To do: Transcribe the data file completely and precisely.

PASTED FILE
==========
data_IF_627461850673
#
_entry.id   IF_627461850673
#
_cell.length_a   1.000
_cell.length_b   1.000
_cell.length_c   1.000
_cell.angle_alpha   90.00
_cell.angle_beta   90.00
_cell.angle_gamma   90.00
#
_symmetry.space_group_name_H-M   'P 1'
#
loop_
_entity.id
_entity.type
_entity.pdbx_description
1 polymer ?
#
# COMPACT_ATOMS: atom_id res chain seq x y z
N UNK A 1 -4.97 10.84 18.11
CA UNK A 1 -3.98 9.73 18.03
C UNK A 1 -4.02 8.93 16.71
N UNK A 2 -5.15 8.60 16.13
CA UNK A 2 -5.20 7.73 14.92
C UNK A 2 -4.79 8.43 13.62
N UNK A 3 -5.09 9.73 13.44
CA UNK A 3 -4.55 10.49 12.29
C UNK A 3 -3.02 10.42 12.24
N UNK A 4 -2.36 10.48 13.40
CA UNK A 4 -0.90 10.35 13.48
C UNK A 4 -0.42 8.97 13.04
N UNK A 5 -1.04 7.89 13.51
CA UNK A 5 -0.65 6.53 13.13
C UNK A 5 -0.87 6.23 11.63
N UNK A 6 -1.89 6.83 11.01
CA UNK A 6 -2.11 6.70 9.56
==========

data_IF_627461850673
#
_entry.id   IF_627461850673
#
_cell.length_a   1.000
_cell.length_b   1.000
_cell.length_c   1.000
_cell.angle_alpha   90.00
_cell.angle_beta   90.00
_cell.angle_gamma   90.00
#
_symmetry.space_group_name_H-M   'P 1'
#
loop_
_entity.id
_entity.type
_entity.pdbx_description
1 polymer ?
#
# COMPACT_ATOMS: atom_id res chain seq x y z
N UNK A 1 -4.97 10.84 18.11
CA UNK A 1 -3.98 9.73 18.03
C UNK A 1 -4.02 8.93 16.71
N UNK A 2 -5.15 8.60 16.13
CA UNK A 2 -5.20 7.73 14.92
C UNK A 2 -4.79 8.43 13.62
N UNK A 3 -5.09 9.73 13.44
CA UNK A 3 -4.55 10.49 12.29
C UNK A 3 -3.02 10.42 12.24
N UNK A 4 -2.36 10.48 13.40
CA UNK A 4 -0.90 10.35 13.48
C UNK A 4 -0.42 8.97 13.04
N UNK A 5 -1.04 7.89 13.51
CA UNK A 5 -0.65 6.53 13.13
C UNK A 5 -0.87 6.23 11.63
N UNK A 6 -1.89 6.83 11.01
CA UNK A 6 -2.11 6.70 9.56